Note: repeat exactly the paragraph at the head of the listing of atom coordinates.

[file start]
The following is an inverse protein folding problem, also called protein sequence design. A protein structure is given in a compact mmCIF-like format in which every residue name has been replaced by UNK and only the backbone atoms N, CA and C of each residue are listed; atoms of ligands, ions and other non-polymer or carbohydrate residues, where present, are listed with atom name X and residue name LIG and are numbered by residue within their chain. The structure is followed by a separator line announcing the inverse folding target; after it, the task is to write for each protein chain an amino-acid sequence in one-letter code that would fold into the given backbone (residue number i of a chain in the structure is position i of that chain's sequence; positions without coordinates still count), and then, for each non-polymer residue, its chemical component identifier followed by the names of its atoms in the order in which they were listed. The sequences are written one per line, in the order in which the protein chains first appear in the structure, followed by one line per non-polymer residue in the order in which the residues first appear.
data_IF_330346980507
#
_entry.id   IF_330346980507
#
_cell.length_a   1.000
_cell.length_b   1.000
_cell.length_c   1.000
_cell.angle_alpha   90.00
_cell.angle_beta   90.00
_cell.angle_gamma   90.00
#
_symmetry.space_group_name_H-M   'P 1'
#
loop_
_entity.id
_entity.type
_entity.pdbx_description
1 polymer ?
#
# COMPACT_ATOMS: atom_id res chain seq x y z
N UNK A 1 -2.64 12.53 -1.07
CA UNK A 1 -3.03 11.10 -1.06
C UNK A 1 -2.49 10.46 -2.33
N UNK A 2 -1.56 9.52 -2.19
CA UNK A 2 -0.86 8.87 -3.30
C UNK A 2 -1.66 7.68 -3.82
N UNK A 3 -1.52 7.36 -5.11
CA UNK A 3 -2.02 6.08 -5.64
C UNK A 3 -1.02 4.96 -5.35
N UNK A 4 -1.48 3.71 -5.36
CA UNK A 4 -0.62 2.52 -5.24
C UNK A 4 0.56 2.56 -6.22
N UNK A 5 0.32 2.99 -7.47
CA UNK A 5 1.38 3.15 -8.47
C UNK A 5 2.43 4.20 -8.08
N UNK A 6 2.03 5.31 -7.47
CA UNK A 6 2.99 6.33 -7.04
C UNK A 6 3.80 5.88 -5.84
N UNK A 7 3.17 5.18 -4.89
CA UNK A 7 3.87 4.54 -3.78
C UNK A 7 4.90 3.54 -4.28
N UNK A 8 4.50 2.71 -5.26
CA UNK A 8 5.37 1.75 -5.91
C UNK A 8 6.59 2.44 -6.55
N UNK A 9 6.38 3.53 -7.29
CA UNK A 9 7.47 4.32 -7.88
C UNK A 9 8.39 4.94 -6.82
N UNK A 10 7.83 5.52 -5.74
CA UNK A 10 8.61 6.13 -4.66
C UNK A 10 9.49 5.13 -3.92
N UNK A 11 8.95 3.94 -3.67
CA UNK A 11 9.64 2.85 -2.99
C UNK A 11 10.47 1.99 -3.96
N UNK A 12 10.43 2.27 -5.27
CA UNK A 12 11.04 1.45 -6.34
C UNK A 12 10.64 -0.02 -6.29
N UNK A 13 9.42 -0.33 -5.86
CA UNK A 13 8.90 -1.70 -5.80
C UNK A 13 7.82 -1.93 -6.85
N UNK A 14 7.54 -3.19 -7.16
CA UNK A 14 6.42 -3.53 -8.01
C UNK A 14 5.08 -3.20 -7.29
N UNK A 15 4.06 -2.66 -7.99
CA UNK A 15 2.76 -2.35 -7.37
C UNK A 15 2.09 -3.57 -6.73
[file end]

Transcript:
The following is an inverse protein folding problem, also called protein sequence design. A protein structure is given in a compact mmCIF-like format in which every residue name has been replaced by UNK and only the backbone atoms N, CA and C of each residue are listed; atoms of ligands, ions and other non-polymer or carbohydrate residues, where present, are listed with atom name X and residue name LIG and are numbered by residue within their chain. The structure is followed by a separator line announcing the inverse folding target; after it, the task is to write for each protein chain an amino-acid sequence in one-letter code that would fold into the given backbone (residue number i of a chain in the structure is position i of that chain's sequence; positions without coordinates still count), and then, for each non-polymer residue, its chemical component identifier followed by the names of its atoms in the order in which they were listed. The sequences are written one per line, in the order in which the protein chains first appear in the structure, followed by one line per non-polymer residue in the order in which the residues first appear.